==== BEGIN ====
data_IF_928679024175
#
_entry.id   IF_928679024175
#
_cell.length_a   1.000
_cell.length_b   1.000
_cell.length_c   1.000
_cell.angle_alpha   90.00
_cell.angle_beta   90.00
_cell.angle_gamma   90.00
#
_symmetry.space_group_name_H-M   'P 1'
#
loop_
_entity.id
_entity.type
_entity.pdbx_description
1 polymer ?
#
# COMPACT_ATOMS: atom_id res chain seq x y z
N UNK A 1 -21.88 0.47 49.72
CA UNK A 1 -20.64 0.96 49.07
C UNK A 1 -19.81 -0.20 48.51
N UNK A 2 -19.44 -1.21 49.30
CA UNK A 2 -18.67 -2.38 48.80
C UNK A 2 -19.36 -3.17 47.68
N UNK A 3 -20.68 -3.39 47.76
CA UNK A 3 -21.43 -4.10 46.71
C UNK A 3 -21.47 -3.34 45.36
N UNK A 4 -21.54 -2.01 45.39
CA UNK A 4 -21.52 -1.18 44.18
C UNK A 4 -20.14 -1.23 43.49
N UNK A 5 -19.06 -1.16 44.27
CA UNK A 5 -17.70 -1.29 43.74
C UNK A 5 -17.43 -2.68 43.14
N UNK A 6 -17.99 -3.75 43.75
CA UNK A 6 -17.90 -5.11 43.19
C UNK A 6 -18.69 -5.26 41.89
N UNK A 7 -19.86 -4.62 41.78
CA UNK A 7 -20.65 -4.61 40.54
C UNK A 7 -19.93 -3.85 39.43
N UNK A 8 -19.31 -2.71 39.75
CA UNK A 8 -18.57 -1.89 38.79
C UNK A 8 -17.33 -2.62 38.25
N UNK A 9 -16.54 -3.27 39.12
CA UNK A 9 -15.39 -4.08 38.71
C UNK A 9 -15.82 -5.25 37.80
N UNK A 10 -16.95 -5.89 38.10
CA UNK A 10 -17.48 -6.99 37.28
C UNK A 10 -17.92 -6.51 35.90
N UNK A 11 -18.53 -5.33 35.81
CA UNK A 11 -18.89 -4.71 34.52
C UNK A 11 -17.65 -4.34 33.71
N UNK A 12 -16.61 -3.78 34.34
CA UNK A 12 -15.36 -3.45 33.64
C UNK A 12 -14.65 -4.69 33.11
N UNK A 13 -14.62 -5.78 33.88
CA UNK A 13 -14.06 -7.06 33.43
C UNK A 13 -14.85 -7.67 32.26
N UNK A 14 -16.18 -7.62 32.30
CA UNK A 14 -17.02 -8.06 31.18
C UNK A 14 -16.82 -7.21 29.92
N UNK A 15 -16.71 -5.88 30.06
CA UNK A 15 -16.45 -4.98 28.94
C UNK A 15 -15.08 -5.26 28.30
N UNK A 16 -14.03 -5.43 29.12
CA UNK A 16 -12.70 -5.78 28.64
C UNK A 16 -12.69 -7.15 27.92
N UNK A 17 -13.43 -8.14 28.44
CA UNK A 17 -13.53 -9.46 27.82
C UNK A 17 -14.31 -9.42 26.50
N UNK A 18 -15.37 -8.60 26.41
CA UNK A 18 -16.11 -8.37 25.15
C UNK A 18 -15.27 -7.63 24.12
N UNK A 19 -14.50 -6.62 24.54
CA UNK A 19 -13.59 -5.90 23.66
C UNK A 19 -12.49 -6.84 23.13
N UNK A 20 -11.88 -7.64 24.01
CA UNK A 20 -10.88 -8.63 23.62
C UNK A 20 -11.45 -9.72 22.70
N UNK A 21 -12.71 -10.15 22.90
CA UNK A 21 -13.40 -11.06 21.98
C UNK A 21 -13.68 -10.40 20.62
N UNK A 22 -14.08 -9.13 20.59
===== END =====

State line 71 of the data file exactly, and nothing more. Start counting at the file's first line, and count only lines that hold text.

C UNK A 17 -14.31 -9.42 26.50